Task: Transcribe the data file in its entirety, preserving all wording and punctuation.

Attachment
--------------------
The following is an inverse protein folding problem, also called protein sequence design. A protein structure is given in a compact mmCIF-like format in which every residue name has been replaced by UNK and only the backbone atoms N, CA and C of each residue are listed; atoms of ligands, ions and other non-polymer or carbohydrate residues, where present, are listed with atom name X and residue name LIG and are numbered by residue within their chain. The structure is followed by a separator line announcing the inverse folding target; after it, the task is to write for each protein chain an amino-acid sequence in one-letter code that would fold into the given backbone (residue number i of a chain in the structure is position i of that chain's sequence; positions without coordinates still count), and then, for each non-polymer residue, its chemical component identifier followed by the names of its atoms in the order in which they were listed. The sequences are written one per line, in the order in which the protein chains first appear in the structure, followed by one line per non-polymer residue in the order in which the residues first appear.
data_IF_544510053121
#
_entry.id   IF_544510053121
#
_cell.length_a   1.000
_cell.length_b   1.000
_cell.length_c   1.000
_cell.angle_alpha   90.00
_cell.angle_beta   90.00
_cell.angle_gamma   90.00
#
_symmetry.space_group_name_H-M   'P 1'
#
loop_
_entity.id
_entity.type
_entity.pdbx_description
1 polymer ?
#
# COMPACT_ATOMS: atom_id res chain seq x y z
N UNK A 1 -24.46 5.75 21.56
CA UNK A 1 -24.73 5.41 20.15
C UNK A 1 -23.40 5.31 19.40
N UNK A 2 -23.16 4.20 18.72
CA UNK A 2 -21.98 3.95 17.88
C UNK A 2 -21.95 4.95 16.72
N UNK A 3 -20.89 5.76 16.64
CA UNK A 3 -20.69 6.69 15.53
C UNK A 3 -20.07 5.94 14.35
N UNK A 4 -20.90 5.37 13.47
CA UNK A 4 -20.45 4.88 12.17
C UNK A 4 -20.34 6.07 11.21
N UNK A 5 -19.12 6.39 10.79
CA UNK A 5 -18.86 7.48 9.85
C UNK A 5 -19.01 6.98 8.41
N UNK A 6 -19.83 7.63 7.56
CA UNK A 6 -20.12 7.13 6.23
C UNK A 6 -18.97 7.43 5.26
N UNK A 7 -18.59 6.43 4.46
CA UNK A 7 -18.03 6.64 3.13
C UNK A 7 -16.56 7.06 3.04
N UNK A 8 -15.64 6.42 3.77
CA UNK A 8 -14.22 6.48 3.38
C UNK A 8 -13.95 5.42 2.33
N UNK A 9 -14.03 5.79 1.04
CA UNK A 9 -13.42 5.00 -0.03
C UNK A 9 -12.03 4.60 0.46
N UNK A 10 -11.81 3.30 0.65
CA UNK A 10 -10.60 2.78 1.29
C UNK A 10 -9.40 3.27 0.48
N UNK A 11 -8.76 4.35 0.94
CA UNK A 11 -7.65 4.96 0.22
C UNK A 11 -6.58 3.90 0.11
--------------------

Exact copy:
The following is an inverse protein folding problem, also called protein sequence design. A protein structure is given in a compact mmCIF-like format in which every residue name has been replaced by UNK and only the backbone atoms N, CA and C of each residue are listed; atoms of ligands, ions and other non-polymer or carbohydrate residues, where present, are listed with atom name X and residue name LIG and are numbered by residue within their chain. The structure is followed by a separator line announcing the inverse folding target; after it, the task is to write for each protein chain an amino-acid sequence in one-letter code that would fold into the given backbone (residue number i of a chain in the structure is position i of that chain's sequence; positions without coordinates still count), and then, for each non-polymer residue, its chemical component identifier followed by the names of its atoms in the order in which they were listed. The sequences are written one per line, in the order in which the protein chains first appear in the structure, followed by one line per non-polymer residue in the order in which the residues first appear.
data_IF_544510053121
#
_entry.id   IF_544510053121
#
_cell.length_a   1.000
_cell.length_b   1.000
_cell.length_c   1.000
_cell.angle_alpha   90.00
_cell.angle_beta   90.00
_cell.angle_gamma   90.00
#
_symmetry.space_group_name_H-M   'P 1'
#
loop_
_entity.id
_entity.type
_entity.pdbx_description
1 polymer ?
#
# COMPACT_ATOMS: atom_id res chain seq x y z
N UNK A 1 -24.46 5.75 21.56
CA UNK A 1 -24.73 5.41 20.15
C UNK A 1 -23.40 5.31 19.40
N UNK A 2 -23.16 4.20 18.72
CA UNK A 2 -21.98 3.95 17.88
C UNK A 2 -21.95 4.95 16.72
N UNK A 3 -20.89 5.76 16.64
CA UNK A 3 -20.69 6.69 15.53
C UNK A 3 -20.07 5.94 14.35
N UNK A 4 -20.90 5.37 13.47
CA UNK A 4 -20.45 4.88 12.17
C UNK A 4 -20.34 6.07 11.21
N UNK A 5 -19.12 6.39 10.79
CA UNK A 5 -18.86 7.48 9.85
C UNK A 5 -19.01 6.98 8.41
N UNK A 6 -19.83 7.63 7.56
CA UNK A 6 -20.12 7.13 6.23
C UNK A 6 -18.97 7.43 5.26
N UNK A 7 -18.59 6.43 4.46
CA UNK A 7 -18.03 6.64 3.13
C UNK A 7 -16.56 7.06 3.04
N UNK A 8 -15.64 6.42 3.77
CA UNK A 8 -14.22 6.48 3.38
C UNK A 8 -13.95 5.42 2.33
N UNK A 9 -14.03 5.79 1.04
CA UNK A 9 -13.42 5.00 -0.03
C UNK A 9 -12.03 4.60 0.46
N UNK A 10 -11.81 3.30 0.65
CA UNK A 10 -10.60 2.78 1.29
C UNK A 10 -9.40 3.27 0.48
N UNK A 11 -8.76 4.35 0.94
CA UNK A 11 -7.65 4.96 0.22
C UNK A 11 -6.58 3.90 0.11